This article is the first in a series of perspectives from Groom Energy that will explore the findings of GTM Research and Groom's latest smart grid market report, The Enterprise Smart Grid and a Corporate Buyer’s Guide for Energy Management Software.

Much of the current discussion about the smart grid focuses on the benefits to utilities and homes, but fails to capture the needs of large companies (or “commercial and industrial” firms, to use industry parlance). Large companies save money through better monitoring and control of energy assets within their individual facilities, not at the main utility meter. At Groom Energy, we call the application of smart grid concepts to companies the Enterprise Smart Grid (ESG), and it is a natural complement to the utility smart grid.

This article aims to provide insight into the ESG market. GTM Research and Groom Energy recently released a related report: The Enterprise Smart Grid and a Corporate Buyer’s Guide for Energy Management Software. This recent report is a complement to another GTM report: The Networked Grid 150: The End-to-End Smart Grid Vendor Ecosystem Report and Rankings.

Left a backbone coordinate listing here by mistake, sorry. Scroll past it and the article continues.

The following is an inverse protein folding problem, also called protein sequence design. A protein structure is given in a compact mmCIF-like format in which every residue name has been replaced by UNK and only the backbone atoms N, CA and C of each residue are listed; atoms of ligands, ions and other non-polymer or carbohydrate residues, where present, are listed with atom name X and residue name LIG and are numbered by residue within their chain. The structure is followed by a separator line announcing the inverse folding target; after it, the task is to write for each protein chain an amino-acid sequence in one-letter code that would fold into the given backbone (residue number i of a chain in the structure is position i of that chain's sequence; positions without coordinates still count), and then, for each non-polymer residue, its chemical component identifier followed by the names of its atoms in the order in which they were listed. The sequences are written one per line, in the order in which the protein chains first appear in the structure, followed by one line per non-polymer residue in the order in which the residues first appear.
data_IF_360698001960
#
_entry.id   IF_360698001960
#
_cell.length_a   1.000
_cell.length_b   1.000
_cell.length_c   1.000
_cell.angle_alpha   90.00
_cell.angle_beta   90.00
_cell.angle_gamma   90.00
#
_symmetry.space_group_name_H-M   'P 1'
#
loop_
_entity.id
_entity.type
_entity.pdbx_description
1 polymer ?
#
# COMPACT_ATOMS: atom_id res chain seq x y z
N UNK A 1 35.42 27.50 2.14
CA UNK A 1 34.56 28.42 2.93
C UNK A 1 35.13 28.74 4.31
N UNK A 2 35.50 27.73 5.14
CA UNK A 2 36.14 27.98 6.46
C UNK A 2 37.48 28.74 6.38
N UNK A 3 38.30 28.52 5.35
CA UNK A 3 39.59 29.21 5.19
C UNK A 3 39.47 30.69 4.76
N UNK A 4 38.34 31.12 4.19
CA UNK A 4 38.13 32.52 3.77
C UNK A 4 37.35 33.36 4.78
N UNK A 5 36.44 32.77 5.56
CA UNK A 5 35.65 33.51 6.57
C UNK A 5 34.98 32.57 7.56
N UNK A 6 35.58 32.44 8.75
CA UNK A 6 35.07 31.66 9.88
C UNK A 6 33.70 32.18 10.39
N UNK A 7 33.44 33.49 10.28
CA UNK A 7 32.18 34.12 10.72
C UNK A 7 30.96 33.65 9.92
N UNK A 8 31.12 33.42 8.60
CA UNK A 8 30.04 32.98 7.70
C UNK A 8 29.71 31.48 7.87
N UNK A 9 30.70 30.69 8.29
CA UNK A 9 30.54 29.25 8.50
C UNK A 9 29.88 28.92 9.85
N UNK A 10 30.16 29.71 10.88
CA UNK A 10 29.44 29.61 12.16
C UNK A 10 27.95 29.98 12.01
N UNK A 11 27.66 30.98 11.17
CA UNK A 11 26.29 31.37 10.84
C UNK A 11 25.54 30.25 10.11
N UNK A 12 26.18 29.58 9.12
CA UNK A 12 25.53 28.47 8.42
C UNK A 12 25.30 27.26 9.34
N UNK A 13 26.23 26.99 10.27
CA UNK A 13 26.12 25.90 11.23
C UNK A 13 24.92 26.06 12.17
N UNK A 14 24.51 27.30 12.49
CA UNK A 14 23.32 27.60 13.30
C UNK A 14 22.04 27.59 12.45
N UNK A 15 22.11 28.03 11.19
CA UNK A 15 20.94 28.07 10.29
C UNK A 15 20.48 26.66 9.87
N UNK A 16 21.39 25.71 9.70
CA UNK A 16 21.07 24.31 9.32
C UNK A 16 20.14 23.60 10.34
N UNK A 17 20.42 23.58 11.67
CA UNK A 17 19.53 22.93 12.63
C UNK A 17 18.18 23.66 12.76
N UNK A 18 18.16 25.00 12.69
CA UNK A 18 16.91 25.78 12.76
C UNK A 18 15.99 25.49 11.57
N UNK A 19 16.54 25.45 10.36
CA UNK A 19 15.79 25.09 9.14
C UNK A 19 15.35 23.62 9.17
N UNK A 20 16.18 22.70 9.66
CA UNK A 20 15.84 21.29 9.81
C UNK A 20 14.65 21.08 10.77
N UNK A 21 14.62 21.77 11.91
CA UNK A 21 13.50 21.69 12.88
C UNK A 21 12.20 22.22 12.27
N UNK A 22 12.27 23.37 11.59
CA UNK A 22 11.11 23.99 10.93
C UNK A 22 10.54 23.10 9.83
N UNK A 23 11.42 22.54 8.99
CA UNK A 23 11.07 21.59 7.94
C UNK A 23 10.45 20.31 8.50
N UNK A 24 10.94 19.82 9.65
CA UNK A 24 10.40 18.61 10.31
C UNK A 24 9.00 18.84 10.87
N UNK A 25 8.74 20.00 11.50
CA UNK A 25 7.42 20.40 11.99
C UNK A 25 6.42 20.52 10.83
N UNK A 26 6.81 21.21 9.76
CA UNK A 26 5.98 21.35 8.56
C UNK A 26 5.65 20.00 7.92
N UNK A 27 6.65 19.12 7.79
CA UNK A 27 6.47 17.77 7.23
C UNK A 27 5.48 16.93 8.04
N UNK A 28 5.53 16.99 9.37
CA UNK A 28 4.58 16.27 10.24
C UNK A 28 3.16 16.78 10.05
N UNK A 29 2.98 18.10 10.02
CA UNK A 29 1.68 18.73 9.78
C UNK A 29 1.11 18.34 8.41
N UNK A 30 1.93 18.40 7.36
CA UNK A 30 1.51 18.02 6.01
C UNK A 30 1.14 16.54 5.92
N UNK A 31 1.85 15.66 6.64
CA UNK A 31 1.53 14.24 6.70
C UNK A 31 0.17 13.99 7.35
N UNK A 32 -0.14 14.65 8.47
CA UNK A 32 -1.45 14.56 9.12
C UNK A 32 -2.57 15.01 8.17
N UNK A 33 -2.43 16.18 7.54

The Utility Smart Grid

Over the last several years, much attention has been placed on developing the utility smart grid, a digital energy network, with embedded intelligence that provides reliability and efficient network operation. Smart grid technology investments have connected utilities to their customers’ main meter, giving them the capacity to see real-time consumption all the way through to the meter. The utility smart grid’s business drivers, technology architecture, and policy support focus mainly on residential customers.

Source: The Enterprise Smart Grid and a Corporate Buyer’s Guide for Energy Management Software (Groom Energy)

The Demand Side of the Smart Grid

As companies consider their need for better managing energy, they recognize they have too limited an understanding of where and when their consumption is actually occurring.

Unlike utilities, which “see” all the meters on their network as consumption points, corporations have no central view of their energy-consuming loads. Corporate loads, such as machinery, HVAC, or IT, are scattered across multiple buildings and geographies and are rarely centrally managed. Their energy demand just happens as part of their business -- they don’t proactively control or manage it.